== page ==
My Thoughts On Being White In Philly – Part I
A friend emailed Monday morning asking if I had read the Philadelphia Magazine article titled “Being White In Philly” by Robert Huber (see link below).I told him I was unfamiliar with the article but would search it out, read it and let him know what I thought.
Huber’s closing thoughts on how to broach the subject of race are valid, and I agree with him to a point, albeit, with that said I’m not saying that I disagree, I’m only offering more to his concluding analysis.
Huber concludes, “But this is how I see it: We need to bridge the conversational divide so that there are no longer two private dialogues in Philadelphia—white people talking to other whites, and black people to blacks—but a city in which it is okay to speak openly about race. That feels like a lot to ask, a leap of faith for everyone. It also seems like the only place to go, the necessary next step.”
I say that his conclusion is an appropriate jumping-on point, but if there is to be any substantive and lasting effectual change it must include the way we interact.
My friends and I are just that — we are friends. Most of my close friends and I have been friends since before college. Most of us went on to college together. We aren’t friends because of our color or ethnicity; we’re friends because we share values and interests in common.
One of my friends, whom I admire greatly, is a young man I met as a cigar smoker. I forget his exact title, but he is in charge of the physical plant of a school. I recall him saying to me one day that if it weren’t for cigars we would never have become friends. To the extent that is true or not (and it probably is), our sphere of association revolved around cigars and common ground grew from there.
My point should be obvious. We become friends and our opinions and insights evolve based on common interests.
I don’t go fresh water fishing, but he does, and when I still lived in Pennsylvania I could count on fresh trout every trout season because he caught them and brought them to my house. He organized our paint ball outing a few years ago which was an immensely good time.
Many of my readers write me telling me they are good friends with a black person they work with. My question is what does that mean? Does the black person think the same thing?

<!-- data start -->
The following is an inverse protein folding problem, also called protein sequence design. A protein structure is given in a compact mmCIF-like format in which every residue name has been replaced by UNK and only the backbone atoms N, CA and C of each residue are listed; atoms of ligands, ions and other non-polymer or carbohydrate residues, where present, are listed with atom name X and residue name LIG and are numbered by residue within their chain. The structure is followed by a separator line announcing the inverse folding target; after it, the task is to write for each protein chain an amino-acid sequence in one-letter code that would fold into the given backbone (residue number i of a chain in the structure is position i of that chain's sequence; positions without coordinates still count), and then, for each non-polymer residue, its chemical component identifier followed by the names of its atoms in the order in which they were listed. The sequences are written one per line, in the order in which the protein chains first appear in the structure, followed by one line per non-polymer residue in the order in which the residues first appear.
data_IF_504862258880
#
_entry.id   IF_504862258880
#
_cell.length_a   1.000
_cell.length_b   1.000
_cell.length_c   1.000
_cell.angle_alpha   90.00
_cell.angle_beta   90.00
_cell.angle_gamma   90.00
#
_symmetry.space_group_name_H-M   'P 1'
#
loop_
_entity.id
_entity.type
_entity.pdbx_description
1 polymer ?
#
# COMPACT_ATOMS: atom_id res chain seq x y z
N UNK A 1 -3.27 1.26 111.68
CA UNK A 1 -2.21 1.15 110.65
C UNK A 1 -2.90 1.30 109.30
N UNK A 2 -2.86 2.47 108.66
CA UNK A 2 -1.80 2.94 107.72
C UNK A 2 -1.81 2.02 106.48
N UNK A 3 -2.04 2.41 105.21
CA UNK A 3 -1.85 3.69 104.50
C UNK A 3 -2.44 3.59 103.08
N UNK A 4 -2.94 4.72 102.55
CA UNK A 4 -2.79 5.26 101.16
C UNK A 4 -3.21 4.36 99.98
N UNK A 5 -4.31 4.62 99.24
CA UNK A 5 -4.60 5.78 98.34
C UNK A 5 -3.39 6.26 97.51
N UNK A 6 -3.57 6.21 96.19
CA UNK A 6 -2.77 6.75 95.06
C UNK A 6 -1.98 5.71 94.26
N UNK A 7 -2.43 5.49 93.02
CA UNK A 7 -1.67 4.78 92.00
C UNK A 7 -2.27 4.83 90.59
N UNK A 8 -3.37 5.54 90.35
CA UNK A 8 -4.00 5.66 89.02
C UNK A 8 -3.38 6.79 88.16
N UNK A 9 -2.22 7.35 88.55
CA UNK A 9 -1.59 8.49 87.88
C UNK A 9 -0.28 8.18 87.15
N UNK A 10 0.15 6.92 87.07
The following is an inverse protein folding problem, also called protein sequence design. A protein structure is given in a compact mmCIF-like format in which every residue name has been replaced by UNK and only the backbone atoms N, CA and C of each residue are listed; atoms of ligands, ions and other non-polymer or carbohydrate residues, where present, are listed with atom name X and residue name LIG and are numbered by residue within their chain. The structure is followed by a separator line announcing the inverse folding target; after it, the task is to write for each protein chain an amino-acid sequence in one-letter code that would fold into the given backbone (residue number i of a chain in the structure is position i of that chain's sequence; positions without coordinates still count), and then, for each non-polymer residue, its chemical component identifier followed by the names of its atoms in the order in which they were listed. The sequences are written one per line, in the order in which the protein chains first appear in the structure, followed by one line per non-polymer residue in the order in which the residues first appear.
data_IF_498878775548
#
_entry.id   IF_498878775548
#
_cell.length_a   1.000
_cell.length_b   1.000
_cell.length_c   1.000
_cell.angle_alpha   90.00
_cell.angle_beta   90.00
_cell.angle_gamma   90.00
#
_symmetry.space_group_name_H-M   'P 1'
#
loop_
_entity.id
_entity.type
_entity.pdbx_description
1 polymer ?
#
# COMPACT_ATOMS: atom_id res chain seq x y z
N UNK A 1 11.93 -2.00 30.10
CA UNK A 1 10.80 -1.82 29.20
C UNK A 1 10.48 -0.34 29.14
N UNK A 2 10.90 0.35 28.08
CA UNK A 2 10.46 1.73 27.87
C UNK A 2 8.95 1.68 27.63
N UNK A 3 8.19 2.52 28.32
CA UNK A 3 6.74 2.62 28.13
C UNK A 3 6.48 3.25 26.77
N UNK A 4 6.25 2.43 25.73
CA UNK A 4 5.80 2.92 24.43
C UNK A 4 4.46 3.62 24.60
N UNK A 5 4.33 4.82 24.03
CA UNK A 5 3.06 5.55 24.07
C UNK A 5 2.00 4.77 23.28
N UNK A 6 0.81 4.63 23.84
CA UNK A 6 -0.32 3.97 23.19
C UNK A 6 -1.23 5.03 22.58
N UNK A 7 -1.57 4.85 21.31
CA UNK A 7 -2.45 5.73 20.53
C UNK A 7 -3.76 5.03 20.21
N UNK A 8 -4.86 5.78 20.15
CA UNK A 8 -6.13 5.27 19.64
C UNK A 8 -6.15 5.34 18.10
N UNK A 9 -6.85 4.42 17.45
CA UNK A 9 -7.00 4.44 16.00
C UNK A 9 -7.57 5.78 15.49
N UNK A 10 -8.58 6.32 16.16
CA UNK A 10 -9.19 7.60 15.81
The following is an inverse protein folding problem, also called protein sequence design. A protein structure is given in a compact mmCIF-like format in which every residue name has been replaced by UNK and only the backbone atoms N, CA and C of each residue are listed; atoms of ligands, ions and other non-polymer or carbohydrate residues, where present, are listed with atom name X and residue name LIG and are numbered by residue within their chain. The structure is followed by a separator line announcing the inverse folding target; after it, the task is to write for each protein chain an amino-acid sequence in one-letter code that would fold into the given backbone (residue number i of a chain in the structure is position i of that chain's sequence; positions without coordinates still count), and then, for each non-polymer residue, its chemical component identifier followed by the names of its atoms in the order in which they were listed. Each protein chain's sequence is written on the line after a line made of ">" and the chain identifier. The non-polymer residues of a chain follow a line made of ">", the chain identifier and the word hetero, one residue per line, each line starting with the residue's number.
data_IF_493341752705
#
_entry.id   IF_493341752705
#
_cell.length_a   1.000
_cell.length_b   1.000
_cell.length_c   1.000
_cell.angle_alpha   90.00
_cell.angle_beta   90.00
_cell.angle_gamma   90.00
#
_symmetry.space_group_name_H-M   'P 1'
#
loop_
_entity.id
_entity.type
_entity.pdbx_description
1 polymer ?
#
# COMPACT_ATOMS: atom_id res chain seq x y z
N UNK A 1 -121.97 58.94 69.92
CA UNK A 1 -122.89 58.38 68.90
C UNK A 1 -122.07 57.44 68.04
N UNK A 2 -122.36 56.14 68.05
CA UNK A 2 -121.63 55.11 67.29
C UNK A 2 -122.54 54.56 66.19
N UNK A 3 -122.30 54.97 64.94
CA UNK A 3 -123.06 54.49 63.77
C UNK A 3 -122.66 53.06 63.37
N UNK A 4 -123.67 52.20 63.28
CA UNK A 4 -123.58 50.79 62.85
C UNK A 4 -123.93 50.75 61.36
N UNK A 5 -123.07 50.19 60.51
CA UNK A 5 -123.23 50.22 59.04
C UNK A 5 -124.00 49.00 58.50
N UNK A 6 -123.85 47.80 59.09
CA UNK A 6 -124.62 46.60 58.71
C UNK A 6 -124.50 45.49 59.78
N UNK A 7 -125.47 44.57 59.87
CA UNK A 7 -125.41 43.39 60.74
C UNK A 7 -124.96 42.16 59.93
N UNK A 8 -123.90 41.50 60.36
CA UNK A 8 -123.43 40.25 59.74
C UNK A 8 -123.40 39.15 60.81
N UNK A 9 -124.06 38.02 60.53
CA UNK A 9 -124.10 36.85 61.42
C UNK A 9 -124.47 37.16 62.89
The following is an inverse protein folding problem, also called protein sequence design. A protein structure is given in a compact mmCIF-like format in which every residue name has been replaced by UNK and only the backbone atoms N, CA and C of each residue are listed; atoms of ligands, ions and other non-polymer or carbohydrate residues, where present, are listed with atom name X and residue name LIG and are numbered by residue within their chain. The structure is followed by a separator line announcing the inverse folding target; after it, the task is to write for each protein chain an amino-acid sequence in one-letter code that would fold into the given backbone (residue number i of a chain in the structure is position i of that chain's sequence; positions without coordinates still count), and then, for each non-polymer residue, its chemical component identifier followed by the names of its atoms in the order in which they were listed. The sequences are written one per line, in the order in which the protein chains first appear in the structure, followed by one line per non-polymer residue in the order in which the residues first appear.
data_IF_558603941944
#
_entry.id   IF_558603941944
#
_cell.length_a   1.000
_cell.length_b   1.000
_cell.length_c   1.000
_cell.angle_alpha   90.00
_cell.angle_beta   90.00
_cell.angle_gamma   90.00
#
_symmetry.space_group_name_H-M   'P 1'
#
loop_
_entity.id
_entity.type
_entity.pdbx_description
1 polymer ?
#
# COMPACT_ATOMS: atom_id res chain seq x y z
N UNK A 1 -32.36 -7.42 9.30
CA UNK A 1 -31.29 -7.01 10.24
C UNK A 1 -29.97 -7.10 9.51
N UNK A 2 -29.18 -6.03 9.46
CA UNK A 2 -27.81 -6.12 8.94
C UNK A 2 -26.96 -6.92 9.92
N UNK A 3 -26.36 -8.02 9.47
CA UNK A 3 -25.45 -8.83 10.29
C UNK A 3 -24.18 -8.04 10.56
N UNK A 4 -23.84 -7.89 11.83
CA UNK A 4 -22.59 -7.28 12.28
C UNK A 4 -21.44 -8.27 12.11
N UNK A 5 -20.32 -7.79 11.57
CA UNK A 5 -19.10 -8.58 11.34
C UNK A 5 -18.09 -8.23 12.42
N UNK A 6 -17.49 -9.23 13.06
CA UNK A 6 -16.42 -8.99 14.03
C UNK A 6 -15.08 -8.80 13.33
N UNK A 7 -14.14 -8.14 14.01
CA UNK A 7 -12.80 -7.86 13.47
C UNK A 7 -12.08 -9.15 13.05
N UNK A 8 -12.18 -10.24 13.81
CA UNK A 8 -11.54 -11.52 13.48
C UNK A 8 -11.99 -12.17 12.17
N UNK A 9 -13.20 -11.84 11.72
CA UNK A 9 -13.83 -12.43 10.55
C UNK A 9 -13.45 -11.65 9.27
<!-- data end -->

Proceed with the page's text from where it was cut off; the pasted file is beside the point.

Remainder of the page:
Friends do things together. They spend time with one another outside of work. They visit one another’s homes; their families become friends. My friend who sent me the referenced article kept a Thursday open so he could pick me up at the airport, and we could hang out together for the day. My other friend took off from work, so we could have more time to spend together.
When I’m at my one friend’s house, I genuinely feel like a member of the family. Whenever I’m in town, we are inseparable. I cried at his daughter’s wedding right along with him. My one friend and I still laugh about the time we took our children tubing on the Lehigh River together. Last summer my one friend and I would visit our mothers together. We would visit his mother who is in one nursing home and then go to visit my mother who is in another. My one alumni brother I love like a brother. He was at my baptism. We have pictures of my son taking over his lap when my son was four years old.
Several of my friends and I frequent a Puerto Rican store front restaurant in the hood. We love it. The owner always has a bottle of his homemade hot sauce tucked away that he breaks out when I show up. We enjoy eating there and chatting it up with him.
It’s not money or position that joins us as friends. That isn’t even a remote factor in our friendships. We are as diverse professionally and financially as is possible.
But all our friendships had to start somewhere, and they started with what we enjoyed in common, and they grew from there. But, most importantly race cannot be the determining factor.
Race had nothing to do with our becoming friends. Quite the opposite. It was what we shared in common. I keep going back to that because until we move beyond segregative language and distinctions we will never be able to bridge the schism race-mongers use to divide us for their financial and political benefit.
Bridging the gap that divides us begins with us. It stands to reason that if we never associate outside of work or school we will forever harbor certain misperceptions and misgivings. Contrary to the abominable bromide so often employed by race-mongers — it is not our differences that we must celebrate to become joined as a “United” people — it is those things which we share in common that will bring us together.
It is when we start seeking those things out that race-mongers will have no place. Speaking of which, you may have noticed that I have not identified my friends by color or ethnicity — that’s because we’re all Americans and our color is “Red, White, and Blue.”
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About the Author
Mychal S. Massie is an ordained minister who spent 13 years in full-time Christian Ministry. Today he serves as founder and Chairman of the Racial Policy Center (RPC), a think tank he officially founded in September 2015. RPC advocates for a colorblind society. He was founder and president of the non-profit “In His Name Ministries.” He is the former National Chairman of a conservative Capitol Hill think tank; and a former member of the think tank National Center for Public Policy Research. Read entire bio here